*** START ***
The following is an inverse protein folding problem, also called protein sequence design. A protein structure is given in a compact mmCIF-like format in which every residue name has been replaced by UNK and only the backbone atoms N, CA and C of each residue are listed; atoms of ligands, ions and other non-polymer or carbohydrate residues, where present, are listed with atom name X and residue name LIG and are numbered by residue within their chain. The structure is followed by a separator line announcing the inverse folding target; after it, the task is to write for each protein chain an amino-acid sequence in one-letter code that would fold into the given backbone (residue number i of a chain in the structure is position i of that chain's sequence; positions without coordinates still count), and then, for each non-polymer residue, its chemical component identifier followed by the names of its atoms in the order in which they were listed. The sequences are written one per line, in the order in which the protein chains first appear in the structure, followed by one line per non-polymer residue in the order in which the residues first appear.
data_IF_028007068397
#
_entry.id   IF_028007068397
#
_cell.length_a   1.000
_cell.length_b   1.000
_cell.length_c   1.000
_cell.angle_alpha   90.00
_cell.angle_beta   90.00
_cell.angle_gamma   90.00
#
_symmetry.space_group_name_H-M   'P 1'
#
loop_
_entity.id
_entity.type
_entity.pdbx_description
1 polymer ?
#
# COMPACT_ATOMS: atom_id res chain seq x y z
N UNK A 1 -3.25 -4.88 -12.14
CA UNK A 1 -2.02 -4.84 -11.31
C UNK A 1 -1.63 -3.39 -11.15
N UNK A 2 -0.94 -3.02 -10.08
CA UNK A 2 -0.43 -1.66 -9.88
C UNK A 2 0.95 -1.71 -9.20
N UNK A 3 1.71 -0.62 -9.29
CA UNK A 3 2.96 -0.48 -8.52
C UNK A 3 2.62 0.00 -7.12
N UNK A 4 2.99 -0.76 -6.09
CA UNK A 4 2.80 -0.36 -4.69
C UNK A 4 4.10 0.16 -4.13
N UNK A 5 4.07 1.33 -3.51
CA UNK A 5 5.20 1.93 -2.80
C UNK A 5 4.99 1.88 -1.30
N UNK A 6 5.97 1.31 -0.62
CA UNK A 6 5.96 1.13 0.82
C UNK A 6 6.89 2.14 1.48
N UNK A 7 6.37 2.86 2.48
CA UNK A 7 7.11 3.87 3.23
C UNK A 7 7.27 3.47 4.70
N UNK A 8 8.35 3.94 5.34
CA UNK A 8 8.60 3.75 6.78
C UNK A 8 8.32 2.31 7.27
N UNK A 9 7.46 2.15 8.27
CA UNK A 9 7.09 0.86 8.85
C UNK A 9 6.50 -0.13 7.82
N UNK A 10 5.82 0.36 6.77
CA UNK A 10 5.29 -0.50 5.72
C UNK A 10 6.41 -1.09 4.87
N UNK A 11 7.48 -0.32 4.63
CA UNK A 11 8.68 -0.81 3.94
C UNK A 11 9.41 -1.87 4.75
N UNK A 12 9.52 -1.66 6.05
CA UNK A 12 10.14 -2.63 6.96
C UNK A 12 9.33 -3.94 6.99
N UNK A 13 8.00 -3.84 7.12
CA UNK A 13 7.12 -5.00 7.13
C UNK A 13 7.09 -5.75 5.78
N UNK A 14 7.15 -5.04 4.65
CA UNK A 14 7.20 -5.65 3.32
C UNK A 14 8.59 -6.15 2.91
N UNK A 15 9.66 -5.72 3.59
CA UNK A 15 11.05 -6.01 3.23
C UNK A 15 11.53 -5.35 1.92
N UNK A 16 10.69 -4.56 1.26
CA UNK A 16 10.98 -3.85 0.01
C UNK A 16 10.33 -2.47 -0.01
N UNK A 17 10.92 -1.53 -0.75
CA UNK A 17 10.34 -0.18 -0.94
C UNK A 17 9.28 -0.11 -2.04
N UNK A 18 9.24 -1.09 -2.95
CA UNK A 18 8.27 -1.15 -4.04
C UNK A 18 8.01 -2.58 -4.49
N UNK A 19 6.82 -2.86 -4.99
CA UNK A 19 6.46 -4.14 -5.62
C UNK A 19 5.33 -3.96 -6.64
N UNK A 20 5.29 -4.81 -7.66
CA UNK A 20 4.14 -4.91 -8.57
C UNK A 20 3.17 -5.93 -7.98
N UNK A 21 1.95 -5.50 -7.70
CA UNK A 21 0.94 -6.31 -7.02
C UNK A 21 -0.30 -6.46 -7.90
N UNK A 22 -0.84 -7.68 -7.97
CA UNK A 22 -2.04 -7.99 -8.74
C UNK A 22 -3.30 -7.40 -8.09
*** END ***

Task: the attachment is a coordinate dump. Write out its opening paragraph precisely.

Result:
The following is an inverse protein folding problem, also called protein sequence design. A protein structure is given in a compact mmCIF-like format in which every residue name has been replaced by UNK and only the backbone atoms N, CA and C of each residue are listed; atoms of ligands, ions and other non-polymer or carbohydrate residues, where present, are listed with atom name X and residue name LIG and are numbered by residue within their chain. The structure is followed by a separator line announcing the inverse folding target; after it, the task is to write for each protein chain an amino-acid sequence in one-letter code that would fold into the given backbone (residue number i of a chain in the structure is position i of that chain's sequence; positions without coordinates still count), and then, for each non-polymer residue, its chemical component identifier followed by the names of its atoms in the order in which they were listed. The sequences are written one per line, in the order in which the protein chains first appear in the structure, followed by one line per non-polymer residue in the order in which the residues first appear.